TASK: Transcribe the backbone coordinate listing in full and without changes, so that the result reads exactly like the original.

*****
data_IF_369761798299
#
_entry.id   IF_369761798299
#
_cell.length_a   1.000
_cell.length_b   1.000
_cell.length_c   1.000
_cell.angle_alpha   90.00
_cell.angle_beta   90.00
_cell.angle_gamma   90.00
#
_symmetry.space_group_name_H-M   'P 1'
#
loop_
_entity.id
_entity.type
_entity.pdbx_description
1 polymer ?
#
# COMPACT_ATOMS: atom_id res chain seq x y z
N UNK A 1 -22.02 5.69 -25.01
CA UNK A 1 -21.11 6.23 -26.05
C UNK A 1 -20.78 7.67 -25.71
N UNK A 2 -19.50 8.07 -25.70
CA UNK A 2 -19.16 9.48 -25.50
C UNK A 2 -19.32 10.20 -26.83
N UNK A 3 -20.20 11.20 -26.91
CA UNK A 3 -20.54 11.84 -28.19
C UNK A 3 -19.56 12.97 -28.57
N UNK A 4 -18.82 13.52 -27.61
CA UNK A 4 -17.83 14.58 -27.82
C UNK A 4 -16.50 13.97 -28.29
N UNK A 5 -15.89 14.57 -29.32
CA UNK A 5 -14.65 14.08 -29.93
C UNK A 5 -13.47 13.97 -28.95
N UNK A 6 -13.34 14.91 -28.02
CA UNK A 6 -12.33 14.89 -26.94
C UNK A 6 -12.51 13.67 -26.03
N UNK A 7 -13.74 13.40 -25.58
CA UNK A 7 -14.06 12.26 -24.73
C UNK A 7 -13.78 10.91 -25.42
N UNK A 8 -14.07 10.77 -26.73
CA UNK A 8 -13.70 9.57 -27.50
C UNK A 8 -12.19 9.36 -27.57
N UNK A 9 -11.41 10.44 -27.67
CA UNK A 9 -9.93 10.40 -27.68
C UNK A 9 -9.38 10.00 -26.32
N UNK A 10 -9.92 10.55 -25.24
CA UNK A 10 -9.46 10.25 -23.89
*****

data_IF_369761798299
#
_entry.id   IF_369761798299
#
_cell.length_a   1.000
_cell.length_b   1.000
_cell.length_c   1.000
_cell.angle_alpha   90.00
_cell.angle_beta   90.00
_cell.angle_gamma   90.00
#
_symmetry.space_group_name_H-M   'P 1'
#
loop_
_entity.id
_entity.type
_entity.pdbx_description
1 polymer ?
#
# COMPACT_ATOMS: atom_id res chain seq x y z
N UNK A 1 -22.02 5.69 -25.01
CA UNK A 1 -21.11 6.23 -26.05
C UNK A 1 -20.78 7.67 -25.71
N UNK A 2 -19.50 8.07 -25.70
CA UNK A 2 -19.16 9.48 -25.50
C UNK A 2 -19.32 10.20 -26.83
N UNK A 3 -20.20 11.20 -26.91
CA UNK A 3 -20.54 11.84 -28.19
C UNK A 3 -19.56 12.97 -28.57
N UNK A 4 -18.82 13.52 -27.61
CA UNK A 4 -17.83 14.58 -27.82
C UNK A 4 -16.50 13.97 -28.29
N UNK A 5 -15.89 14.57 -29.32
CA UNK A 5 -14.65 14.08 -29.93
C UNK A 5 -13.47 13.97 -28.95
N UNK A 6 -13.34 14.91 -28.02
CA UNK A 6 -12.33 14.89 -26.94
C UNK A 6 -12.51 13.67 -26.03
N UNK A 7 -13.74 13.40 -25.58
CA UNK A 7 -14.06 12.26 -24.73
C UNK A 7 -13.78 10.91 -25.42
N UNK A 8 -14.07 10.77 -26.73
CA UNK A 8 -13.70 9.57 -27.50
C UNK A 8 -12.19 9.36 -27.57
N UNK A 9 -11.41 10.44 -27.67
CA UNK A 9 -9.93 10.40 -27.68
C UNK A 9 -9.38 10.00 -26.32
N UNK A 10 -9.92 10.55 -25.24
CA UNK A 10 -9.46 10.25 -23.89